I’ve hit a point in the game where it feels like everything has been built to stretch, to offer as much playtime with as little development effort as possible with no regard to the quality therein.  Everything feels like a grind with no payoff.  I get through one area after another, and nothing seems to actually be happening because of it.  It’s been so long between cutscenes that I’ve forgotten what half of my characters sound like, and story is so sparse that I’ve got very little idea of most of my teams’ motivations and personalities.  And there’s a huge amount of grind in a literal sense.  Nearly everything, from weapons to abilities to magic, you have to unlock the ability to use it by grinding points and you have to buy the thing itself with money.  And there’s not enough money going around, unless you go back and scour areas over and over again, to keep all six members of your party up to date.

I’m over 50 hours into the game, and it’s currently what I’m pouring most of my playtime into.  I’m hoping the end is within sight and that things will pick up then, but with how little substance the game has behind it, it’s difficult to get a sense of where the momentum is leading.

Final Fantasy Crystal Chronicles

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Yeah, I’ve just been in a Final Fantasy mood.

This is an odd game for me.  It feels like it’s on the verge of being a great game, and in multiplayer, I bet it’s a blast.  But the whole game is built around multiplayer, yet multiplayer requires extra peripherals and hand-helds, and for someone like me who doesn’t have friends in the first place, much less friends with the right combat simulator equipment, that is absolutely never going to happen.

And that causes some pains to the single player.  The inventory management, the bosses, many enemies, there so much in this game that was obviously intended to be handled with a group, and there’s no analogue to be had in single player.  Even basic combat suffers from this, as it’s obvious various combat techniques are meant to fit into roles and leave gaps that can’t be covered when you’re all by yourself.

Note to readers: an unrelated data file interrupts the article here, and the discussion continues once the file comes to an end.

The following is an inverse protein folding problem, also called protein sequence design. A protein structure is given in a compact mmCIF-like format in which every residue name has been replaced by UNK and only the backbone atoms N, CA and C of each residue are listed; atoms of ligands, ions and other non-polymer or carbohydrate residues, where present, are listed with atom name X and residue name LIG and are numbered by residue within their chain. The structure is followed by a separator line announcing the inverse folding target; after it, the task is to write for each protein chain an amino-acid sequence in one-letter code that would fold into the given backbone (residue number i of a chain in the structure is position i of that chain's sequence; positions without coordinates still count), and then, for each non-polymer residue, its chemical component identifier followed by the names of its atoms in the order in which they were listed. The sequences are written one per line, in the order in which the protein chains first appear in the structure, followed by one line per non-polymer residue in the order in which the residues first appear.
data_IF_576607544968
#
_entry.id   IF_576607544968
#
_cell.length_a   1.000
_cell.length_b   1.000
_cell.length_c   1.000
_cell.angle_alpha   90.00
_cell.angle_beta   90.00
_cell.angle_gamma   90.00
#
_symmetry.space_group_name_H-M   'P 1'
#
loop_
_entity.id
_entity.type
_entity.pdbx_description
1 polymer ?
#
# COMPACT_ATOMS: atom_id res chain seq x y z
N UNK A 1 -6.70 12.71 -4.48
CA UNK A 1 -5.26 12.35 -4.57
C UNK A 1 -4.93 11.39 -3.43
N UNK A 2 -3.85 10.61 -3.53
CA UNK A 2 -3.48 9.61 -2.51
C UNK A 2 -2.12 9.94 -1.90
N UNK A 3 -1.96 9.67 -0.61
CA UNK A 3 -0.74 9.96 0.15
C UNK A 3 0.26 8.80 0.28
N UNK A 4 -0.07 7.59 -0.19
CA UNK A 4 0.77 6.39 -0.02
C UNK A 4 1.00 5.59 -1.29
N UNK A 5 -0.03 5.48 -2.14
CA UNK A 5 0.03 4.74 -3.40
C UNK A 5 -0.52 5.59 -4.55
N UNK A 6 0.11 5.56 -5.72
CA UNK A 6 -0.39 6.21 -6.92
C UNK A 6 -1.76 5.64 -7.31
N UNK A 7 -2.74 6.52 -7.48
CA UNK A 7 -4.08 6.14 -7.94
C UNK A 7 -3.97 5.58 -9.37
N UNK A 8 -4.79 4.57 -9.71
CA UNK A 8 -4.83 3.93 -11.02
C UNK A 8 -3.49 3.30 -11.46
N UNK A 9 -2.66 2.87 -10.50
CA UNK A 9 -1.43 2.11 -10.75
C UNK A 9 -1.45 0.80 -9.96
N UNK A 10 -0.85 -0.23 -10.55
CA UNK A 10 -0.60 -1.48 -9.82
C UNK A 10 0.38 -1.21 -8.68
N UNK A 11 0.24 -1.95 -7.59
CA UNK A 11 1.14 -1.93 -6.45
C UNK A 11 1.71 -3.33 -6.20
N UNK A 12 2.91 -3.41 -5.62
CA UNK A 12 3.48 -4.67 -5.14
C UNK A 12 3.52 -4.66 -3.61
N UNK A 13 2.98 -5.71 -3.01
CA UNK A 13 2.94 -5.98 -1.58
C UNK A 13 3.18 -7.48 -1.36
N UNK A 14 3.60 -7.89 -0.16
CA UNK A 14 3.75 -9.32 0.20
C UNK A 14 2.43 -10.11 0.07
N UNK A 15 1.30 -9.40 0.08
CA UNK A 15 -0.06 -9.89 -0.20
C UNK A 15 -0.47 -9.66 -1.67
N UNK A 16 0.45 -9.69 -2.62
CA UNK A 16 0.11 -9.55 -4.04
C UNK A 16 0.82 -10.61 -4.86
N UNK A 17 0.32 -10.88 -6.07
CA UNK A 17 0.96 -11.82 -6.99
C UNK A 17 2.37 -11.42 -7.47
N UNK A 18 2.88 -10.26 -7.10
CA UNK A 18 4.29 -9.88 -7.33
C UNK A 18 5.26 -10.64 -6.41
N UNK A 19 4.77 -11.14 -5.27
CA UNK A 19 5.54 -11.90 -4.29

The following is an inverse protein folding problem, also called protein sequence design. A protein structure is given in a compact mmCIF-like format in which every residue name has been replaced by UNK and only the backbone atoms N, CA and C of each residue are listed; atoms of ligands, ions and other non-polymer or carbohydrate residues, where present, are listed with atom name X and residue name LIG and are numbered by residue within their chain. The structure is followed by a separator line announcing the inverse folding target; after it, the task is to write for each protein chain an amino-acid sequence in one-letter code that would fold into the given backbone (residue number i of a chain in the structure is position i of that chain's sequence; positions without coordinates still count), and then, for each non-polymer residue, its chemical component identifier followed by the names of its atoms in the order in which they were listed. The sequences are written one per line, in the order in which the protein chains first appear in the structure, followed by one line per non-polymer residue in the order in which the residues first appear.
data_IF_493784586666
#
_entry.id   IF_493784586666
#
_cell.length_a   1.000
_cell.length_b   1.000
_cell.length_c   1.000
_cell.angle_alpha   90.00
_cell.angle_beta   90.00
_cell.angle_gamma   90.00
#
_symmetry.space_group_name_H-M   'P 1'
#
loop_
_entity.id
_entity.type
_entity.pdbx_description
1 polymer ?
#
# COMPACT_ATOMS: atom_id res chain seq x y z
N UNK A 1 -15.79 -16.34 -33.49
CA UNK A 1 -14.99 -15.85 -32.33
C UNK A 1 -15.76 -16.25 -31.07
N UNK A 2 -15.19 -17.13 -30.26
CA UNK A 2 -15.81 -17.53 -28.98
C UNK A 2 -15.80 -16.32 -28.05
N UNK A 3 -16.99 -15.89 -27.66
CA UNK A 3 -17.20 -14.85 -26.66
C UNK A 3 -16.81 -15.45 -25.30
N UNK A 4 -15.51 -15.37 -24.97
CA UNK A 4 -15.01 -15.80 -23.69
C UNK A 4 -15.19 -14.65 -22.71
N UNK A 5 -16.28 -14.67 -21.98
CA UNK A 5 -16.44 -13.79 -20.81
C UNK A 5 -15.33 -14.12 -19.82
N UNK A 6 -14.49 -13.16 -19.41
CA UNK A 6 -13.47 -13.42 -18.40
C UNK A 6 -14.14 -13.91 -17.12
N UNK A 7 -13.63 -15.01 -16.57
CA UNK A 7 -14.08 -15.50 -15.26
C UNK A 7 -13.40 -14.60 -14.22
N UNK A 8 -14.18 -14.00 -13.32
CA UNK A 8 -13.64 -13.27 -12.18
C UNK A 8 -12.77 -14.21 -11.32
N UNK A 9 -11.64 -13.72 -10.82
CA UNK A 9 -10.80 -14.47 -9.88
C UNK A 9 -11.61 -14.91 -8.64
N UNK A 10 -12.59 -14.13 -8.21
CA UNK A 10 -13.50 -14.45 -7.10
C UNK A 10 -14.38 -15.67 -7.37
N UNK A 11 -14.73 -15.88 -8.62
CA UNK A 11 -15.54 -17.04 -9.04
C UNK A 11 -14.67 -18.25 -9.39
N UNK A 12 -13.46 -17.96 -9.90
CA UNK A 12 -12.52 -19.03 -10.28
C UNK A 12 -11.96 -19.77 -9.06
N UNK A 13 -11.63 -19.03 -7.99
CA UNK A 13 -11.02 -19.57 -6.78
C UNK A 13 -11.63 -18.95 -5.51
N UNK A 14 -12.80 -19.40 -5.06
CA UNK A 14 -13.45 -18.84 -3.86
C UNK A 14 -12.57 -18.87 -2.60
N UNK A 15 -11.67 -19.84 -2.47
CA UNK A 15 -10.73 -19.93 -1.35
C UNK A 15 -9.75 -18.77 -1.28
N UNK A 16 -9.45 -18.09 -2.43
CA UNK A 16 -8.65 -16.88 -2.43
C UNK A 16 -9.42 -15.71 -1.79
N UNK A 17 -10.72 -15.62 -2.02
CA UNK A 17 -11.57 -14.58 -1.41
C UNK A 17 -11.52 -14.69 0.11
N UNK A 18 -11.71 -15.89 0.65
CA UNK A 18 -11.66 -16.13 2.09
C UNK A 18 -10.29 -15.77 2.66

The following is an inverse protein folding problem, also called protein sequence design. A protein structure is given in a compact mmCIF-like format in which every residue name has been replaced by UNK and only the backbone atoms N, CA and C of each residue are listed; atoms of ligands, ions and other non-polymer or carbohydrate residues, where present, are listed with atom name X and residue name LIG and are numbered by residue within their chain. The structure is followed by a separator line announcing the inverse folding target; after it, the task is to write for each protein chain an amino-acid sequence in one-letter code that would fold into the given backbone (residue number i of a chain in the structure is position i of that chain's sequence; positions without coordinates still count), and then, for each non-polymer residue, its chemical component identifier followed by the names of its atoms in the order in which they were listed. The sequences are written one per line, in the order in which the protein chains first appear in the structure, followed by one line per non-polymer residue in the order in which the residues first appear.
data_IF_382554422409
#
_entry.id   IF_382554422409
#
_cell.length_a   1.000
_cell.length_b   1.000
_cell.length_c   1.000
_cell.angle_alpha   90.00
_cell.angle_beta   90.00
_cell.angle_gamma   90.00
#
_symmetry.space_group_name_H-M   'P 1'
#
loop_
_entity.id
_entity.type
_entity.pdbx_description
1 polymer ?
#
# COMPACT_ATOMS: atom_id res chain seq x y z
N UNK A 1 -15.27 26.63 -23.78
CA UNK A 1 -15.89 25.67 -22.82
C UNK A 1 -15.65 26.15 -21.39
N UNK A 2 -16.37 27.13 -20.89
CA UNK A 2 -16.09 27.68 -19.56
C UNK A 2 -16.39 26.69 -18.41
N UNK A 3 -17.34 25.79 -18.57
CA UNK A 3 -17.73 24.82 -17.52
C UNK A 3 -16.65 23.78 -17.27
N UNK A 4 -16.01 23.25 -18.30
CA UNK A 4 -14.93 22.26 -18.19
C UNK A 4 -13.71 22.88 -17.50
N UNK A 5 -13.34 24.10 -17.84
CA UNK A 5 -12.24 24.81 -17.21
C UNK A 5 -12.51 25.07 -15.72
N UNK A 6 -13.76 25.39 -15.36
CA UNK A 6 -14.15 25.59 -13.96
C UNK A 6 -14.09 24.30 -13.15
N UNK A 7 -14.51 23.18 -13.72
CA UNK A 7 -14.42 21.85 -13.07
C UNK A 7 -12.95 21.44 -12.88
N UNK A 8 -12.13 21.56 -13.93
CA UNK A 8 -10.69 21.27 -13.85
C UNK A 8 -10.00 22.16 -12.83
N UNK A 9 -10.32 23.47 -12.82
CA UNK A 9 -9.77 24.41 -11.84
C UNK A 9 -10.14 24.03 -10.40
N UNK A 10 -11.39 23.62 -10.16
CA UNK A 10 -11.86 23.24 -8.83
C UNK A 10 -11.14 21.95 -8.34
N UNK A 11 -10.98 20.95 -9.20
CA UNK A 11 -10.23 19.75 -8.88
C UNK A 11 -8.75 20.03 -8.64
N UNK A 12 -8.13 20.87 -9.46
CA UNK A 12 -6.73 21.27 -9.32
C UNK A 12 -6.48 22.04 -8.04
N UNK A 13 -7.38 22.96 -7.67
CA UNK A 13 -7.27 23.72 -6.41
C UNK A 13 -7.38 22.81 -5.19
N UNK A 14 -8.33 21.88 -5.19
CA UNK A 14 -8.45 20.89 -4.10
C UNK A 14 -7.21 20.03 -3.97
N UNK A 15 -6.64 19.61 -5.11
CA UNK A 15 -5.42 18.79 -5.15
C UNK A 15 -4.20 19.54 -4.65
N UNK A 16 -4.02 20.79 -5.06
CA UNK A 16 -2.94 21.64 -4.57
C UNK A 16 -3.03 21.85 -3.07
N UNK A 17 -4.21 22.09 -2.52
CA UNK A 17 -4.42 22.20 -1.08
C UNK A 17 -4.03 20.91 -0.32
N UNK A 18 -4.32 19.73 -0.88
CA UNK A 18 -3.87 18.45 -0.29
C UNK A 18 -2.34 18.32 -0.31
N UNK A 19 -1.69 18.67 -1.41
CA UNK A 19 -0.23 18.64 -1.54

All in all, I’m still having fun with it.  But as the challenges get steeper the gaps between how I’m able to play and how the game is meant to be played are showing more and more.

In any case, it shouldn’t be long before this game joins the conquered list.  I’m near the end, and at the point where I could start getting what I need to make it to the final level, but I’m wanting to revisit some locations and get my character as strong as possible first.

The Soon to Fall

Valkyrie Profile 2

Shadow of the Colossus

Psychonauts

Beyond Good and Evil

Metal Gear Solid 3: Snaaaaaaaaaaake Eateeeeeeeeerrrrrrrrr

Prince of Persia: The Sands of Time

Mortal Kombat Armageddon

Baten Kaitos: Eternal Wings and the Lost Ocean

X-Men Legends

Metroid Prime 2: Echoes

Only two more JRPGs on that list.  That’s been one of the biggest things taking up so much time.  There’s a few other ones there that are also going to take a commitment to get through, but I don’t think many other than the JRPGs are going to be crossing the 40 hour mark.  Definitely possible to have it all done before the end of the year, I think, but it might be tighter than I’m hoping.  Especially as I’ve always got other projects going.  It will take some focus.  Eyes on the prize.